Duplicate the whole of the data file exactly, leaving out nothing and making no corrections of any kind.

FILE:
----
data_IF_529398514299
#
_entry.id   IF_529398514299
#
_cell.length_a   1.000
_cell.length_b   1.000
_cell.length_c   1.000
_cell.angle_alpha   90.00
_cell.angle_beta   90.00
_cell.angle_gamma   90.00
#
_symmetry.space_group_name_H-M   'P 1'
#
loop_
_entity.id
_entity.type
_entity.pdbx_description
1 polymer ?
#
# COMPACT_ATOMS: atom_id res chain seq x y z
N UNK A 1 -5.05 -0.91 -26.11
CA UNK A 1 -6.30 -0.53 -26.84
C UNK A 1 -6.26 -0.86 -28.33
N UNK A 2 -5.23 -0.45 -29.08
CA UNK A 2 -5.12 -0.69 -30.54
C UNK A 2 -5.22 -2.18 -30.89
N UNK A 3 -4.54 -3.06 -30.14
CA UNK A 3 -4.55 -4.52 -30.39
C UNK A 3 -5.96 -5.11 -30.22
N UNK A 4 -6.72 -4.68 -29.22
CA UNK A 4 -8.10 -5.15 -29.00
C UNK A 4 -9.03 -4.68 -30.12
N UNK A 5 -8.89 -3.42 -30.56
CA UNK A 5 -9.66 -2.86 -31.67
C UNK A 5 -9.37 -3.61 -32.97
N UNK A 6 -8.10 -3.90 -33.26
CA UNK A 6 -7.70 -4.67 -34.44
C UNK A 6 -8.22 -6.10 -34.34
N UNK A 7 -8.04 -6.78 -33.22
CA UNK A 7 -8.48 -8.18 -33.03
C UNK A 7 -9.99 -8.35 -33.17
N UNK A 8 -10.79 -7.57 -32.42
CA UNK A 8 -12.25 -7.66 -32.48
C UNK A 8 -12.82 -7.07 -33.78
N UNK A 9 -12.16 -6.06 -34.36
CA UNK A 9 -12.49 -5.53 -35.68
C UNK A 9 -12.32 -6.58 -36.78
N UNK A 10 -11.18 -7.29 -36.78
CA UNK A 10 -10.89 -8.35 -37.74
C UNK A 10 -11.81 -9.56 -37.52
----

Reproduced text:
data_IF_529398514299
#
_entry.id   IF_529398514299
#
_cell.length_a   1.000
_cell.length_b   1.000
_cell.length_c   1.000
_cell.angle_alpha   90.00
_cell.angle_beta   90.00
_cell.angle_gamma   90.00
#
_symmetry.space_group_name_H-M   'P 1'
#
loop_
_entity.id
_entity.type
_entity.pdbx_description
1 polymer ?
#
# COMPACT_ATOMS: atom_id res chain seq x y z
N UNK A 1 -5.05 -0.91 -26.11
CA UNK A 1 -6.30 -0.53 -26.84
C UNK A 1 -6.26 -0.86 -28.33
N UNK A 2 -5.23 -0.45 -29.08
CA UNK A 2 -5.12 -0.69 -30.54
C UNK A 2 -5.22 -2.18 -30.89
N UNK A 3 -4.54 -3.06 -30.14
CA UNK A 3 -4.55 -4.52 -30.39
C UNK A 3 -5.96 -5.11 -30.22
N UNK A 4 -6.72 -4.68 -29.22
CA UNK A 4 -8.10 -5.15 -29.00
C UNK A 4 -9.03 -4.68 -30.12
N UNK A 5 -8.89 -3.42 -30.56
CA UNK A 5 -9.66 -2.86 -31.67
C UNK A 5 -9.37 -3.61 -32.97
N UNK A 6 -8.10 -3.90 -33.26
CA UNK A 6 -7.70 -4.67 -34.44
C UNK A 6 -8.22 -6.10 -34.34
N UNK A 7 -8.04 -6.78 -33.22
CA UNK A 7 -8.48 -8.18 -33.03
C UNK A 7 -9.99 -8.35 -33.17
N UNK A 8 -10.79 -7.57 -32.42
CA UNK A 8 -12.25 -7.66 -32.48
C UNK A 8 -12.82 -7.07 -33.78
N UNK A 9 -12.16 -6.06 -34.36
CA UNK A 9 -12.49 -5.53 -35.68
C UNK A 9 -12.32 -6.58 -36.78
N UNK A 10 -11.18 -7.29 -36.78
CA UNK A 10 -10.89 -8.35 -37.74
C UNK A 10 -11.81 -9.56 -37.52